Reproduced with permission from Wolter Kluwer.

The RPBC is a useful tool for practitioners switching between agents as a starting dose. Serum PO4 levels should be monitored, and dose titration was made per FDA package insert recommendations to reach optimal serum PO4 levels. For example, if a patient is prescribed six (6) 750-mg calcium carbonate tablets per day (4.5 g), the sevelamer equivalent dose would be ∼4 tablets per day.


stripin: si1.gif

Daugirdas et al. caution that the PBED is an estimate as the PBC studies showed an inverse relationship between PBC and binder dose. For example, urinary excretion studies using sevelamer revealed higher PBC with lower doses of sevelamer (1.6 gm/day sevelamer = 50 mg/g PBC) than with higher doses of sevelamer (7.5 gm/day sevelamer = 33 mg/g PBC), and urinary studies using lanthanum carbonate showed PBC of 96 mg/g with 1.93 g lanthanum versus 75 mg/g with 2.65 g lanthanum.24

The estimated RPBC and PBED described for all phosphate binders provide tools practitioners can use to compare binders and determine initial phosphate binder prescriptions. Please note that on-label indications provide starting doses for each compound and are included in each section.

Calcium-Based Binders

Calcium-based–binding agents are the most commonly used medication for serum PO4 control despite multiple studies linking them to coronary and metastatic calcification.6, 8, 9, and 10 KDIGO and KDOQI guidelines recommend limiting or avoiding the use of calcium binders in patients who have elevated serum calcium levels, have low serum parathyroid levels, or have known calcification.22 and 26 Some studies have shown that many patients have calcification before dialysis is initiated calling into question the use calcium-based binders even in earlier stages of CKD.27 and 28 Despite the research, practitioners continue to use calcium-based binders to control serum PO4 and for its ability to lower parathyroid.29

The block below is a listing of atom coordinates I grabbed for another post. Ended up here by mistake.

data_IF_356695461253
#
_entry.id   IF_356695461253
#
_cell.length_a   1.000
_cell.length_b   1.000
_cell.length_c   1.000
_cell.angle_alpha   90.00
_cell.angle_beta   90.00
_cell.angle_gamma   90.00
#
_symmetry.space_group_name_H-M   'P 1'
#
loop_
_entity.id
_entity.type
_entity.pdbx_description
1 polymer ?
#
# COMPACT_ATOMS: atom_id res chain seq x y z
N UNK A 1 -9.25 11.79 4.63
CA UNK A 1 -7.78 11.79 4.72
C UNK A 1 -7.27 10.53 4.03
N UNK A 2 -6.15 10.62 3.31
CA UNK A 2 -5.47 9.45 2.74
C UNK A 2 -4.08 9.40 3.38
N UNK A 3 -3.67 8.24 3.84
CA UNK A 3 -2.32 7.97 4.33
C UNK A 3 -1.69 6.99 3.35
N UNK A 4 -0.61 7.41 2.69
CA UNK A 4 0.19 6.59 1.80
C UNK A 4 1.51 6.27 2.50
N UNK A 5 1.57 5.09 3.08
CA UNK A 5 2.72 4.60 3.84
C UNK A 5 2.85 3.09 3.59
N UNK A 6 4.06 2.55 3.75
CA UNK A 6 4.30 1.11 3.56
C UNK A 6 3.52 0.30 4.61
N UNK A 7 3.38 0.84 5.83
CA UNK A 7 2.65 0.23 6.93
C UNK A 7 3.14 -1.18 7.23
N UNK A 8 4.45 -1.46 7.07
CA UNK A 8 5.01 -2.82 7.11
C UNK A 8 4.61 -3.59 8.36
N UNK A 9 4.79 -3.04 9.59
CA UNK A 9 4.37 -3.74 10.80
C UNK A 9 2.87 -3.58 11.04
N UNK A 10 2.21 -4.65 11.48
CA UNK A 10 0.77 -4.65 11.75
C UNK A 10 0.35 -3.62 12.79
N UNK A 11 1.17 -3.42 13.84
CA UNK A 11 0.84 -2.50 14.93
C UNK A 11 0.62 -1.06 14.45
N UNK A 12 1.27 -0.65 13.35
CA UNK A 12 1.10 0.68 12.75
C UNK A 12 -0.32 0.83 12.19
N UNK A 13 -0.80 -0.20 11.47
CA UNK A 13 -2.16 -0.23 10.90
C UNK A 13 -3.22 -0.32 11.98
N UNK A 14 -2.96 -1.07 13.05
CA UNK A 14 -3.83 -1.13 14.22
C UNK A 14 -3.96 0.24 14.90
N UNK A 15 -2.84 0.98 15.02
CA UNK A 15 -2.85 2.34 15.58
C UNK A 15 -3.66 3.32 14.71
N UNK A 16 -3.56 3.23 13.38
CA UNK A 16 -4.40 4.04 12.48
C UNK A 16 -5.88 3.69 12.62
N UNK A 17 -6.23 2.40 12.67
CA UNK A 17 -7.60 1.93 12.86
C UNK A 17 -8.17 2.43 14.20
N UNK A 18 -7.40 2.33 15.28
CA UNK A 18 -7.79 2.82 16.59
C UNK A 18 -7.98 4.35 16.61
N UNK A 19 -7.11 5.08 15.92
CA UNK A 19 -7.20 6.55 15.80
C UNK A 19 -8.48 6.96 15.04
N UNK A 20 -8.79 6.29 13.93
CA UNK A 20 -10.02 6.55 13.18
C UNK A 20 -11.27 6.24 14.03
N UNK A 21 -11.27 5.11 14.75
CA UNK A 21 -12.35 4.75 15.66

Calcium carbonate is available over-the-counter without a prescription and is inexpensive. Various strengths are available; therefore, it is important to review with the patient the appropriate strength to use because approximately 20% to 30% of the elemental calcium will be absorbed.30

There are multiple studies comparing the effectiveness of calcium carbonate with calcium acetate as a phosphate binder.31, 32, and 33 In these cases, calcium acetate was equally effective or more effective in lowering serum PO4 levels when compared to calcium acetate. In all, exposure to calcium and the incidence of hypercalcemia were less in the calcium acetate arm.